The IRS defines a dependent as a qualifying child or a qualifying relative who you partially or fully support economically.There is a seven-part test for determining whether a child qualifies as a dependent and there is a different seven-part test for determining whether a person is a qualifying relative.
Qualifying Child Test
There are seven criteria that must be met for a person to be a qualifying child.
First, the child must be related. To meet the relationship test, the child must be a biological son or daughter, a stepchild, a foster child or a descendant of one of them. In other words, grandchildren by biological children, step children and foster children can count. Additionally, the taxpayer's brother, sister, half brother or sister, stepbrother or stepsister, and the descendants of any of them qualify for purposes of the relationship test.
Second, the child must also be under age 19 at the end of the year and be younger than the taxpayer or their spouse, if filing jointly. However, full-time students may be considered dependents up to age 24. Also, any person who is permanently and totally disabled at any time during the year may be considered a dependent, regardless of age.
Third, the child must also have lived with the taxpayer for more than half of the year. There are exceptions for certain situation, including children who were born or who died during the year, and those who were kidnapped. Also, children of divorced or separated parents are an exception if a court ruling has been issued that counts the child as a dependent of one of the parents.
Fourth, the child cannot have provided more than half of their own support for the year.
Fifth, the child cannot file his own taxes with joint status.
Sixth, the child must be a United States citizen or national or a resident of the U.S., Canada or Mexico.
Lastly, regardless of how the child meets the above criteria for any taxpayer, a child may be claimed as a dependent on only one tax return.
Qualifying Relative Test
In order to be a qualifying relative, a person must meet four criteria.
First, the person cannot be a qualifying child for you or any other taxpayer.
Second, the person must be a member of the taxpayer's household or be related to the taxpayer in a way allowed under IRS Publication 501. To be considered a member of the household, the dependent must have lived with you all year. Otherwise, they must be your child, stepchild, foster child or descendant of any of them. Additionally, your brother, sister, half brother or sister, stepbrother or stepsister, father, mother, grandparent, great-grandparent (including great-great and any other further great-plus-grandparent), stepfather or stepmother qualify. Descendants of these do not count and foster parents are specifically excluded. Also, nephews, nieces, uncles, aunts and certain in-laws (son, daughter, father, mother, brother or sister) qualify, provided that the relationship was established by marriage and that the marriage did not end by death or divorce.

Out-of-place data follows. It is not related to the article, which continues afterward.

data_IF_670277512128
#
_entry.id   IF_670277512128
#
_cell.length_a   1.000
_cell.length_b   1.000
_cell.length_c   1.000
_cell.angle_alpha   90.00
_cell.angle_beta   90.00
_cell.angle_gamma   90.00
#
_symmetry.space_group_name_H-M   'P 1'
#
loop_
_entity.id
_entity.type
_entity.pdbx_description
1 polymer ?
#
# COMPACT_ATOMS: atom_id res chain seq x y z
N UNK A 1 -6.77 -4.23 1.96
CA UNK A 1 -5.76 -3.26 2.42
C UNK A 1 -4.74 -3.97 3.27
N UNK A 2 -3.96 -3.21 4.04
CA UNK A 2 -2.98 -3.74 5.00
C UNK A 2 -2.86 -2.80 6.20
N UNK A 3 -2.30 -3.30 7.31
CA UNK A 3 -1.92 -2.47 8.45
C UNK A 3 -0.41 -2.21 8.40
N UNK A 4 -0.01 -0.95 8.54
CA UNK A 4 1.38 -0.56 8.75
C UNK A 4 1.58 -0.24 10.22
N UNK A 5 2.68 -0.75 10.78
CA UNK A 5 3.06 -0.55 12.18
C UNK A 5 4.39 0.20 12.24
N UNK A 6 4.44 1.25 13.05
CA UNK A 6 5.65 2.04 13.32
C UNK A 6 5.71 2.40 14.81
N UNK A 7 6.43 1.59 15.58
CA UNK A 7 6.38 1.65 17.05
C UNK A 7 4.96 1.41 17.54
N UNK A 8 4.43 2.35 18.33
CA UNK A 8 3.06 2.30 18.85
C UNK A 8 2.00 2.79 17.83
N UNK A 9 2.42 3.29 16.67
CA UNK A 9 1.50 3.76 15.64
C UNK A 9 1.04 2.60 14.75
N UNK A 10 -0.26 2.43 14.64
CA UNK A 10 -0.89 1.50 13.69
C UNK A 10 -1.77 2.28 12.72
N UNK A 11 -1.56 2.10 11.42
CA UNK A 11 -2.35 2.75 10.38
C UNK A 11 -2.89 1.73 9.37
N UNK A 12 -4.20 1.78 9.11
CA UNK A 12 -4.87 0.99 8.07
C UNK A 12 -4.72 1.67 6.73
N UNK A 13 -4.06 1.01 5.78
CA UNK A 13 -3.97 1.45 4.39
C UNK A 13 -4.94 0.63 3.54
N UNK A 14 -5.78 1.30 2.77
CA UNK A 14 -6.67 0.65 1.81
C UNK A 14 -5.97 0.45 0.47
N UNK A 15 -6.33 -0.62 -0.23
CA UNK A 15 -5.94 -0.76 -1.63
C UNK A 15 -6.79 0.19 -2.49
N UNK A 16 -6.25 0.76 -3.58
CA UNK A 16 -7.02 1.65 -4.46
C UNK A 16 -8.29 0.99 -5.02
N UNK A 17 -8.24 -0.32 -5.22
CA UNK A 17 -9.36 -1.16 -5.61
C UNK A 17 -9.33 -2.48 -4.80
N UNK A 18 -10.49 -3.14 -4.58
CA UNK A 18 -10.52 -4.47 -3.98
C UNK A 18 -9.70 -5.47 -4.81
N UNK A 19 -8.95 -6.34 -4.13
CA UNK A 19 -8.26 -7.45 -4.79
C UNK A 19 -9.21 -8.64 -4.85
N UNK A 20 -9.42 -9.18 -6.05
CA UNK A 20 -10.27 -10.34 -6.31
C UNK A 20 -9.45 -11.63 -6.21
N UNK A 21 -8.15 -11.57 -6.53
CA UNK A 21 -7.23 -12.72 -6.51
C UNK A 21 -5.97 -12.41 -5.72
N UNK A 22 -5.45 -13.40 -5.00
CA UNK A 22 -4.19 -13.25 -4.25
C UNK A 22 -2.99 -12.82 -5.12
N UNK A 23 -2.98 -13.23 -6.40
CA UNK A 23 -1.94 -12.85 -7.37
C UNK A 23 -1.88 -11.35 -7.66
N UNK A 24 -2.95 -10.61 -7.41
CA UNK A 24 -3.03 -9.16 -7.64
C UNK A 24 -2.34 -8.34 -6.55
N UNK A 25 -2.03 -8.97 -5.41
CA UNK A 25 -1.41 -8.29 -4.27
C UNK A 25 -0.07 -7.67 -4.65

Third, the person must have a gross income of less than $3,800.
Fourth, the person must be a United States citizen or national or a resident of the U.S., Canada or Mexico.
Fifth, the person cannot file his own taxes with joint status.
Sixth, the person cannot be claimed as a dependent on someone else's tax return.
Lastly, the taxpayer must have provided more than half of the person's total support during the year.
As noted in the qualifying child test, children of divorced parents may sometimes be claimed on a parent's taxes even if they did not meet the residency or support tests. Some divorce decrees specifically assign the ability to claim the child as a dependent as part of the proceedings. Some decrees even set up a schedule of who gets to claim the dependent. In any case, only one parent may claim the child as a dependent in any one year.
The purpose of counting the number of dependents a person has is to help determine what kind of responsibilities a particular taxpayer has. The tax code is used to reward not just families, but also to reward taxpayers who take care of family members who they might not traditionally be required to care for. Many deductions and credits are available only to those with a certain number of dependents, while the income limitations on other deductions or credits are adjusted upward based upon having more dependents.
Every dependent claimed gets a standard deduction that reduces the taxes paid. In addition, certain dependents may qualify for additional tax credits such as the Child Tax Credit. Also, certain expenses of dependents may be deducted in whole or in part, such as child care expenses, education expenses and medical expenses.
The most common deduction taken on federal income taxes is that for dependents. In addition, numerous other tax deductions and tax credits are calculated based upon how many dependents a taxpayer has.